Now, whether or not one believes in purgatory is, for the time being, irrelevant. The point to be made is that before this 13th century development, the work of purgation was a work accomplished by God in the spiritual detox center of purgatory. After the 13th century, the work of purgation became the work of man. All of a sudden you were responsible for purging yourself. Fail to do so and you could expect punishment (not purging) from demons in a halfway house just north of hell.
Which brings me back to Lent, and the work of spiritual detox. If Lent is a viewed as a season of spiritual detox, it is kind of a purgatory in miniature scale. And if viewed through this lens, we must ask a very important question: is becoming clean a work of man or a work of God? Are we purged from our sins on the road to salvation, or must we purge ourselves from our sins in order to gain salvation? The secular practice of keeping Lent is, I fear, very much the latter. “It’s only 40 days! You can do it!” But you can’t. And even if you do manage to stay off chocolate until Easter Sunday, this has very little to do with the deep cleaning and soul scrubbing that you really need. You may be chocolate free for 40 days, but you’re still a chocolate free sinner. It takes more than 40 days and willpower to turn that barge. So what do we do?
One of the main issues that the English Reformers had in their crosshairs was purgatory. Mind you, they were not against purification but were against the notion that purification was a work done by us, through the strength and determination of our own wills and disciplines. Rather, the Reformers viewed cleansing, purification, and purgation as a work of God, Soli Deo Gloria. Purification was a gift from God given freely to man. And this brings me to John Jewel, to whom credit is given for writing a Homily Concerning Prayer in the Second Book of Homilies. On purgatory, he wrote the following:
The only purgatory wherein we must trust to be saved is the death and blood of Christ; which if we apprehend with a true and steadfast faith, it purgeth and cleanseth us from all our sins, even as well as if he were now hanging upon the cross. The blood of Christ, saith St. John hath cleansed us from all sin. The blood of Christ, saith St. Paul, hath purged our consciences from dead works to serve the living God….This then is the purgatory wherein all Christian men must put their whole trust and confidence, nothing doubting.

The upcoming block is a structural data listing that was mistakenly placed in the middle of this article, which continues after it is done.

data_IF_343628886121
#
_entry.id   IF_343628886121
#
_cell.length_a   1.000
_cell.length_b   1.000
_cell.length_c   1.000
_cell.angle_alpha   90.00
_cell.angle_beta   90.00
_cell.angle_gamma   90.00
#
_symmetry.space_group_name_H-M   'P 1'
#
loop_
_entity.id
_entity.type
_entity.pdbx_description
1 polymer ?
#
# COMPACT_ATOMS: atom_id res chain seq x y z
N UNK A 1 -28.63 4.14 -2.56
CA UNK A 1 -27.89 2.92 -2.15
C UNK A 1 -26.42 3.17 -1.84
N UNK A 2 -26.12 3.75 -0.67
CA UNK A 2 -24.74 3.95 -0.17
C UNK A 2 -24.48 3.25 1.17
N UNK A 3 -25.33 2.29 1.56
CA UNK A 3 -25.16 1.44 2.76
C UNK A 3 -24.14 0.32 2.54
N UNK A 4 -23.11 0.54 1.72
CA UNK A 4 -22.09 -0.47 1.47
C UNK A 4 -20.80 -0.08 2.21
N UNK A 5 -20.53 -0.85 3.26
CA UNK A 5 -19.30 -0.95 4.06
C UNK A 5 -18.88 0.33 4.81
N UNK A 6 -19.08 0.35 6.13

For the Anglican Reformers, purification was a gift of God, a work of God, and a responsibility of God accomplished in, through, and by Jesus Christ. Christ on the cross is our purgatory, our cleansing, our purification. This is of course good news to those who tried to give up a grudge for Lent instead of a candy bar. Only Christ, through the power of the Spirit, can purge the spiritual toxins of sin from the human soul. And this is something he’s glad to do. Something he does as a gift, for free, gratis.
Returning to Lent, how then might we keep it? However we might, it cannot be as a purgatory in miniature. We’re not cleansed by seasons or disciplines but by the “only purgatory wherein we must trust to be saved…the death and blood of Christ.” A good way to be reminded of this simple truth is the words by which we entered into a “Holy Lent.” “You are but dust and to dust you shall return.” We are not spiritual superheroes, nor giants of self-discipline. We are dust. We come weak and frail before the deep, indwelling sin that stands over and against us. For the sake of our frailty, we don’t trust in ourselves to muster up the will power for a 40 day fast from sin. Rather, we trust in Christ our spiritual detox, our purgatory and say “Wash away my iniquity and cleanse me from my sin” (Psalm 51.2). As sure as he reigns at the right hand of God, he will purify us in this life to prepare us for the life to come. He has promised it.
This post was written by Rob Sturdy